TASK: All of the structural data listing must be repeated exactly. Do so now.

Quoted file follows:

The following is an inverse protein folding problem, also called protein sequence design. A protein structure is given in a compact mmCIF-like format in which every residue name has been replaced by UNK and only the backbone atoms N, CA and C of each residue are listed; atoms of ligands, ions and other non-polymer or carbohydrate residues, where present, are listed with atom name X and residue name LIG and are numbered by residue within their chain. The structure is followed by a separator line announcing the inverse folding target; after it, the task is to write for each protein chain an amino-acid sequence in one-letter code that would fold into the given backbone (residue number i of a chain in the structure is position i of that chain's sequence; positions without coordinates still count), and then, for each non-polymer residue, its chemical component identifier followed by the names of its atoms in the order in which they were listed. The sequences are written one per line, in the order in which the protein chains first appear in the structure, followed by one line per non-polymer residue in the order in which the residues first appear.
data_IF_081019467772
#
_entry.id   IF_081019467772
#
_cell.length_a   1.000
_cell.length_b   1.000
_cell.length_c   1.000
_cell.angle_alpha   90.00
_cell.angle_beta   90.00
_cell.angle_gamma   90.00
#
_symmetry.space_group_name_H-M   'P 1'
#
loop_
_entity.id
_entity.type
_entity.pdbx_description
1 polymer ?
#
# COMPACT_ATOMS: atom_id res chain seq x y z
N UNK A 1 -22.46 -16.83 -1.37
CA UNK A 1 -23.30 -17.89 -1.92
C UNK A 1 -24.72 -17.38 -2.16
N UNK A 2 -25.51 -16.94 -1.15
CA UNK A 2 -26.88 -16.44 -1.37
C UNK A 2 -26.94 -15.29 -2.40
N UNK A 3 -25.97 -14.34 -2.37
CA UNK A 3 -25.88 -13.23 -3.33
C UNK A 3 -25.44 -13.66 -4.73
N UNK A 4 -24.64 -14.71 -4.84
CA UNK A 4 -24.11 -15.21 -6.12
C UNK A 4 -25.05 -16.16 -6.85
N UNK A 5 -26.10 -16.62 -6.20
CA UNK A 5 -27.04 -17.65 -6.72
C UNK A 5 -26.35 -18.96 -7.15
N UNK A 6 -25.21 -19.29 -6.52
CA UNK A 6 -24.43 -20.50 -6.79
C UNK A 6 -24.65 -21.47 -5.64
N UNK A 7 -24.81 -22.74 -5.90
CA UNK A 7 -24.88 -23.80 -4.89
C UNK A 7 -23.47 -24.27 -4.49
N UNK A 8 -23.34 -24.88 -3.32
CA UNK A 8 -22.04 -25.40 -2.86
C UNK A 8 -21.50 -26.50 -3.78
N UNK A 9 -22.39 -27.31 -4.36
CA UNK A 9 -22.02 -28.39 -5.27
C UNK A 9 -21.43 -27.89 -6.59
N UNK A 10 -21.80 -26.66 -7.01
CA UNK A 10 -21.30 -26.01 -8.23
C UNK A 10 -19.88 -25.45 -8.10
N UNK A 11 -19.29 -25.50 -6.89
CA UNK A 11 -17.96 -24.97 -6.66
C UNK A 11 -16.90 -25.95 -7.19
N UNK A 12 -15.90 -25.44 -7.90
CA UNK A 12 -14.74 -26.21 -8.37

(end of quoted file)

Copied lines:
The following is an inverse protein folding problem, also called protein sequence design. A protein structure is given in a compact mmCIF-like format in which every residue name has been replaced by UNK and only the backbone atoms N, CA and C of each residue are listed; atoms of ligands, ions and other non-polymer or carbohydrate residues, where present, are listed with atom name X and residue name LIG and are numbered by residue within their chain. The structure is followed by a separator line announcing the inverse folding target; after it, the task is to write for each protein chain an amino-acid sequence in one-letter code that would fold into the given backbone (residue number i of a chain in the structure is position i of that chain's sequence; positions without coordinates still count), and then, for each non-polymer residue, its chemical component identifier followed by the names of its atoms in the order in which they were listed. The sequences are written one per line, in the order in which the protein chains first appear in the structure, followed by one line per non-polymer residue in the order in which the residues first appear.
data_IF_081019467772
#
_entry.id   IF_081019467772
#
_cell.length_a   1.000
_cell.length_b   1.000
_cell.length_c   1.000
_cell.angle_alpha   90.00
_cell.angle_beta   90.00
_cell.angle_gamma   90.00
#
_symmetry.space_group_name_H-M   'P 1'
#
loop_
_entity.id
_entity.type
_entity.pdbx_description
1 polymer ?
#
# COMPACT_ATOMS: atom_id res chain seq x y z
N UNK A 1 -22.46 -16.83 -1.37
CA UNK A 1 -23.30 -17.89 -1.92
C UNK A 1 -24.72 -17.38 -2.16
N UNK A 2 -25.51 -16.94 -1.15
CA UNK A 2 -26.88 -16.44 -1.37
C UNK A 2 -26.94 -15.29 -2.40
N UNK A 3 -25.97 -14.34 -2.37
CA UNK A 3 -25.88 -13.23 -3.33
C UNK A 3 -25.44 -13.66 -4.73
N UNK A 4 -24.64 -14.71 -4.84
CA UNK A 4 -24.11 -15.21 -6.12
C UNK A 4 -25.05 -16.16 -6.85
N UNK A 5 -26.10 -16.62 -6.20
CA UNK A 5 -27.04 -17.65 -6.72
C UNK A 5 -26.35 -18.96 -7.15
N UNK A 6 -25.21 -19.29 -6.52
CA UNK A 6 -24.43 -20.50 -6.79
C UNK A 6 -24.65 -21.47 -5.64
N UNK A 7 -24.81 -22.74 -5.90
CA UNK A 7 -24.88 -23.80 -4.89
C UNK A 7 -23.47 -24.27 -4.49
N UNK A 8 -23.34 -24.88 -3.32
CA UNK A 8 -22.04 -25.40 -2.86
C UNK A 8 -21.50 -26.50 -3.78
N UNK A 9 -22.39 -27.31 -4.36
CA UNK A 9 -22.02 -28.39 -5.27
C UNK A 9 -21.43 -27.89 -6.59
N UNK A 10 -21.80 -26.66 -7.01
CA UNK A 10 -21.30 -26.01 -8.23
C UNK A 10 -19.88 -25.45 -8.10
N UNK A 11 -19.29 -25.50 -6.89
CA UNK A 11 -17.96 -24.97 -6.66
C UNK A 11 -16.90 -25.95 -7.19
N UNK A 12 -15.90 -25.44 -7.90
CA UNK A 12 -14.74 -26.21 -8.37